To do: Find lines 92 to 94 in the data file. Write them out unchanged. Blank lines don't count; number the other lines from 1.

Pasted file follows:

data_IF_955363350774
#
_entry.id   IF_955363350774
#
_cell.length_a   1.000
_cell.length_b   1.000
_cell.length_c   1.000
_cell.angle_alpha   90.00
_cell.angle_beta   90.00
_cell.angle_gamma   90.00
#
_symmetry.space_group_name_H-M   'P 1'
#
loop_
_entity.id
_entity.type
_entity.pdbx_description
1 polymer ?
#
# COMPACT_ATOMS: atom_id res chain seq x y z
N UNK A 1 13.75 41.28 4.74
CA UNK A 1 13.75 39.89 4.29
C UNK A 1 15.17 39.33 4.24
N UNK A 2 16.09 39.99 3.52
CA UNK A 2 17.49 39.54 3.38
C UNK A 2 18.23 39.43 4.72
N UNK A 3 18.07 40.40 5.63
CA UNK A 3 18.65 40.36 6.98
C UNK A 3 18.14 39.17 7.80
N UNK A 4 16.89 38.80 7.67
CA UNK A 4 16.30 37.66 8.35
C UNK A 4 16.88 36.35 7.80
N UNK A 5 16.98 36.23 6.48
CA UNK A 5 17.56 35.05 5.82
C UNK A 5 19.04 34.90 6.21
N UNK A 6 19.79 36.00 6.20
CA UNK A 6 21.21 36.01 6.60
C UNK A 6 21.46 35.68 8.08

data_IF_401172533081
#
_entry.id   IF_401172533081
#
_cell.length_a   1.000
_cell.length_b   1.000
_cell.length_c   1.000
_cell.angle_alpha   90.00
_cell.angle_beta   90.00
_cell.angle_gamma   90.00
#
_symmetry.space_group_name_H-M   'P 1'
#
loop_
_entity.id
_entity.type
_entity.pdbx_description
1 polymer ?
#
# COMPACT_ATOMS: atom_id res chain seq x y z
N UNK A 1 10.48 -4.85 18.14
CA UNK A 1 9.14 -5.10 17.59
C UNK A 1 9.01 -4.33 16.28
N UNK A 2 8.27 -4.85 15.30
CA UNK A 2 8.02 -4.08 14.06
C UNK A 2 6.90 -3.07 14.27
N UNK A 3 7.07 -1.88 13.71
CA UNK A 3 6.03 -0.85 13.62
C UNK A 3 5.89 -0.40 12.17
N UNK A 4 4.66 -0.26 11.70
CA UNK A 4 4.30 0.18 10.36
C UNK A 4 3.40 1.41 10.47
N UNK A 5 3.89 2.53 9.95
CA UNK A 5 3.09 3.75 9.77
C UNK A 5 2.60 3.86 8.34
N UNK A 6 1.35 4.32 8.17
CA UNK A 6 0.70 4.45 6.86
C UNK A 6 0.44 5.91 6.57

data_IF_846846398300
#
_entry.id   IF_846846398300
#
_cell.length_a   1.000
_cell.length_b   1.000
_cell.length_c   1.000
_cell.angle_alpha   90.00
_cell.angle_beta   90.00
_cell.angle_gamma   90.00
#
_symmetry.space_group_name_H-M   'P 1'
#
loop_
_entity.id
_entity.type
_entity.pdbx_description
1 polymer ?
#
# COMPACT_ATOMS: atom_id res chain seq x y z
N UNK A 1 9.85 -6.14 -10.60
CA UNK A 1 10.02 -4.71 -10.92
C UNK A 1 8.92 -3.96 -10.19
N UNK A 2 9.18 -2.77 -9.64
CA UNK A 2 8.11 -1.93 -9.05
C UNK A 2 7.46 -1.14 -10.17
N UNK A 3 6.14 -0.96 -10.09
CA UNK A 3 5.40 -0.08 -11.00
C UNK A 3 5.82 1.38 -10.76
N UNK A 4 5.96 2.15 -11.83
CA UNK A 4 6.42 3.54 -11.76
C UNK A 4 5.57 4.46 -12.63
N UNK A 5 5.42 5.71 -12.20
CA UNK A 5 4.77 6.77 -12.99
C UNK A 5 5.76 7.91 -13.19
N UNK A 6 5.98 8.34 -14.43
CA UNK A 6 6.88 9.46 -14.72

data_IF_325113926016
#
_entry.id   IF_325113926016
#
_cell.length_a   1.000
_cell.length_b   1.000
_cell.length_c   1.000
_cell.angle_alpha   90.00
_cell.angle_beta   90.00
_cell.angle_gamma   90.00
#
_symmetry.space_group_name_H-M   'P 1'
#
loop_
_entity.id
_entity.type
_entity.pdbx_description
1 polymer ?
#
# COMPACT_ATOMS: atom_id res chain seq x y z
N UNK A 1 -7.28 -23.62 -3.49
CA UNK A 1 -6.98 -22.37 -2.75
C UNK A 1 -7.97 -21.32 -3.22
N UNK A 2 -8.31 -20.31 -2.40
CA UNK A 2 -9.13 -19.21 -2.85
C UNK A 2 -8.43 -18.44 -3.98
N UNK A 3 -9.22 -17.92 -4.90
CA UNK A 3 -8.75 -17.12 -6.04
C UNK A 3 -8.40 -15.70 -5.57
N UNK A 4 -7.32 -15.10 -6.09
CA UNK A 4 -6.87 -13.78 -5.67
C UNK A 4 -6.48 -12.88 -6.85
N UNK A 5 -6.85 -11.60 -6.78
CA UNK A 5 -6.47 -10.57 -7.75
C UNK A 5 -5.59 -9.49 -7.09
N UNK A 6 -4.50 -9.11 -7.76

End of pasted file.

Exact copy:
_entity.type
_entity.pdbx_description
1 polymer ?